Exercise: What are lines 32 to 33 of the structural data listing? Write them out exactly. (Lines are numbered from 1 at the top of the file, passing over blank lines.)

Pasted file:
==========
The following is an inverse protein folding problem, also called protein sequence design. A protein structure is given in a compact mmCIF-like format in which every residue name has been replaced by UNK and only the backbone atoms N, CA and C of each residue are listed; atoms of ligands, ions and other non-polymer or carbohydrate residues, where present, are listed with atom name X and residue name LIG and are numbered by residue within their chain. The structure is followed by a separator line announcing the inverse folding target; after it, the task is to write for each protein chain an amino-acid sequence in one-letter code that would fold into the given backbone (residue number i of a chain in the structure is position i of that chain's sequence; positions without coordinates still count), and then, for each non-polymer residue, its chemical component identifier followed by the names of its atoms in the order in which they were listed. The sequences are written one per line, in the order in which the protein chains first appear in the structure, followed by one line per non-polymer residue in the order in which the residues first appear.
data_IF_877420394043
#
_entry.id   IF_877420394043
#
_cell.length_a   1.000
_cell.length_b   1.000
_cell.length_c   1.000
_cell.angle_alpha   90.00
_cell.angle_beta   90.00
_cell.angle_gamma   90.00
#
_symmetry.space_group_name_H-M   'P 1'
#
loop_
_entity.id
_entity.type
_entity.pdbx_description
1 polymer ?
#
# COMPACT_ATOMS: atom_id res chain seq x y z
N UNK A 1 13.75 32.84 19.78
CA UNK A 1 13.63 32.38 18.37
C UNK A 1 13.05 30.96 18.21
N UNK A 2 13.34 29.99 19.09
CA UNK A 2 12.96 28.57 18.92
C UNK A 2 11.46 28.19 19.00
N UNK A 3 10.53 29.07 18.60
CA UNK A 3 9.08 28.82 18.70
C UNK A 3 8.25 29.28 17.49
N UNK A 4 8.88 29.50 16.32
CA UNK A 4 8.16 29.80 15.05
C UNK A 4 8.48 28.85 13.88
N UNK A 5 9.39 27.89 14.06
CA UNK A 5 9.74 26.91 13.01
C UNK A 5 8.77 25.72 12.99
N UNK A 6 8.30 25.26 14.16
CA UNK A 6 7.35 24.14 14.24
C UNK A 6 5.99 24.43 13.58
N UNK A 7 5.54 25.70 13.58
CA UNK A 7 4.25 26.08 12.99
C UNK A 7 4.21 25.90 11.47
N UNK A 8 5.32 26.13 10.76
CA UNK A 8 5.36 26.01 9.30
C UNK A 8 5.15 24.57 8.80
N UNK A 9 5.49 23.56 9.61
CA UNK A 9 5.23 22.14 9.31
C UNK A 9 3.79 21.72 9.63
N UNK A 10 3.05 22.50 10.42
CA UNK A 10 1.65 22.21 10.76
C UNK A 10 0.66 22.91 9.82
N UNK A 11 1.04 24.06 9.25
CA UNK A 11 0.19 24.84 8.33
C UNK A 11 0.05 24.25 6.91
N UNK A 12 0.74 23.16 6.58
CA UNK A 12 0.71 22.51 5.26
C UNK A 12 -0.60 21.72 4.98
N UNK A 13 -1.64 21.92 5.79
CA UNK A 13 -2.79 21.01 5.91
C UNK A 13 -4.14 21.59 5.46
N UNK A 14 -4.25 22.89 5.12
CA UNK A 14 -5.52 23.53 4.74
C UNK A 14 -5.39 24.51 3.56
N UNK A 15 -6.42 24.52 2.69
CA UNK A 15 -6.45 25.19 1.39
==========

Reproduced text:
CA UNK A 4 8.16 29.80 15.05
C UNK A 4 8.48 28.85 13.88